Toward a Better Programming
Imagine what it would be like if virtually everyone with a computer could command it to do even 80% of what a programmer can today. What would the impact of that be? I haven't the slightest idea, but the more I've considered it the more I've realized it would be a fundamental shift in what we as a collective would be capable of and that's certainly a fascinating thing to consider. In the long run, I do believe manipulating computers will be a fundamental skill, but unlike most of the "programming is literacy!" movements lately, I think it'll have very little to do with writing out ‘if’ statements.
The average person that knows how to use Excel today has the same or more power than most of the programmers in the 80s. In 20 years from now the average person will be able to do incredible things with their devices. As programming gets easier and easier for for people other than computer science majors, the explosion of technology in society is going to grow tremendously. Even though this is sometimes heralded as the golden age of technology, we are just getting started.
The Plague of Passivity
What Orwell feared were those who would ban books. What Huxley feared was that there would be no reason to ban a book, for there would be no one who wanted to read one. Orwell feared those who would deprive us of information. Huxley feared those who would give us so much that we would be reduced to passivity and egotism. Orwell feared that the truth would be concealed from us. Huxley feared the truth would be drowned in a sea of irrelevance. Orwell feared we would become a captive culture. Huxley feared we would become a trivial culture, preoccupied with some equivalent of the feelies, the orgy porgy, and the centrifugal bumblepuppy. As Huxley remarked in Brave New World Revisited, the civil libertarians and rationalists who are ever on the alert to oppose tyranny "failed to take into account man's almost infinite appetite for distractions." In 1984, Orwell added, people are controlled by inflicting pain. In Brave New World, they are controlled by inflicting pleasure. In short, Orwell feared that what we fear will ruin us. Huxley feared that our desire will ruin us.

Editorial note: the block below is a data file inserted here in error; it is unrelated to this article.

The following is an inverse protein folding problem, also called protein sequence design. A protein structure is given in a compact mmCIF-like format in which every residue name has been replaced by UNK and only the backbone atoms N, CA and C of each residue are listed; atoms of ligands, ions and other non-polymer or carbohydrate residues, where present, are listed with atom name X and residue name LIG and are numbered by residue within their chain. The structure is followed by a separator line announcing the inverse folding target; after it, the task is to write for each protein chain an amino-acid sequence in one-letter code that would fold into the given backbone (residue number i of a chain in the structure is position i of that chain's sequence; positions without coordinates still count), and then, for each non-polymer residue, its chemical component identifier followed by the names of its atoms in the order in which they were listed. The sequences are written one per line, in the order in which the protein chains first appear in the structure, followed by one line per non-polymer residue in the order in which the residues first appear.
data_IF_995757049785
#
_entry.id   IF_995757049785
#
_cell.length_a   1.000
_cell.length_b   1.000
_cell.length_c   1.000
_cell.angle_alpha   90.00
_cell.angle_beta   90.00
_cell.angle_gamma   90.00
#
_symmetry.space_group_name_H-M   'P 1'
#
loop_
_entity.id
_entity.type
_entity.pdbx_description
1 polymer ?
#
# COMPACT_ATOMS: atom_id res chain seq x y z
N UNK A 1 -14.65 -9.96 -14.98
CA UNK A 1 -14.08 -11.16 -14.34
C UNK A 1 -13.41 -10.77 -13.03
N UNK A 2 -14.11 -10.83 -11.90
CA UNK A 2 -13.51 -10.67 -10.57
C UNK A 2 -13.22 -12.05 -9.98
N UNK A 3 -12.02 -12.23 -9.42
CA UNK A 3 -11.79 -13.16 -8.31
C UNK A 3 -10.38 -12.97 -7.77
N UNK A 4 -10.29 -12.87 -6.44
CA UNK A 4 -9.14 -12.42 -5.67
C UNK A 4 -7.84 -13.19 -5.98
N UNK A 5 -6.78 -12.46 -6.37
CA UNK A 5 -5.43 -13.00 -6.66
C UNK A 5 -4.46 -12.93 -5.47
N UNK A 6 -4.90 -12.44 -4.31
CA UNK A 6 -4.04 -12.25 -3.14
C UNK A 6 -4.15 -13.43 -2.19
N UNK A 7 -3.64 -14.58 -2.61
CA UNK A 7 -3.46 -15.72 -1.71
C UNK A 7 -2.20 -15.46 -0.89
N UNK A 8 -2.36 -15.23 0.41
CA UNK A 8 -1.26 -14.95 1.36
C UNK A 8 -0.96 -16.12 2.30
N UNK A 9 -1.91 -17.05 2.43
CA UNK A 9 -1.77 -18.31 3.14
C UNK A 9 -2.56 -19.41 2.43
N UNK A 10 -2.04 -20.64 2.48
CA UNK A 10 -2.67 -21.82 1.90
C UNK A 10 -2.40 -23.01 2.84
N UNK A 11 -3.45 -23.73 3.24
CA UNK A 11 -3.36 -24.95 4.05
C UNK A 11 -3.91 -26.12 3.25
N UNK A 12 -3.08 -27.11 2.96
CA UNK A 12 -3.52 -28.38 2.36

~ Neil Postman
With all of the news and confusion regarding the leaks about the NSA, I've been thinking a lot about 1984 and it's relation to present society. I don't think it is the most accurate prediction of where we have come, and where we are going. Sure there is the very strong possibility that the government is watching every move we make, or at least storing the information somewhere. Also, the likelihood of punishing people for crimes that haven't even committed yet, just using computers instead of precogs, is increasing every year. While I believe this should be worrisome, and a very dark indication of what is to come, it isn't what I am most scared of.
I'm scared by the fact that nobody seems to care.
The response of 'I don't have anything to hide', is damaging in more ways than just being a passive endorsement of these new measures. It helps enforce the stigma that anyone who thinks this is wrong does have something to hide. It can easily lead to it becoming socially unacceptable to have secrets of your own. In Huxley's A Brave New World the citizens couldn't grasp any idea that wasn't superficial, and they had to follow a specific set of actions, not because of an evil government force, but due to the force of society.
I do believe that we can keep government in check. We aren't going to get to a situation similar to 1984 because people will not be suppressed against their will. However, we can't do anything against the will of society. It is already evolving towards the vision in a A Brave New World. Passivity to our current situation and what other entities are doing around us is a far greater threat than anything the government could possibly do. We can overthrow governments, however, we can't overthrow ourselves. We need to remain aware of the freedoms we should have, and the rules we enforce upon ourselves and every single other member of society. While we like to think that we aren't affected by other's opinions, they do have a very strong impact on the rest of society. For example, just 50 years ago people wouldn't come out as being homosexual. Not necessarily because they were scared of what a government might do to them, but because they would be ostracized by the rest of society. We need to be aware of these types of issues and not let ourselves create the dystopian future. It isn't going to come forced from the government above, it will come from within our own ranks.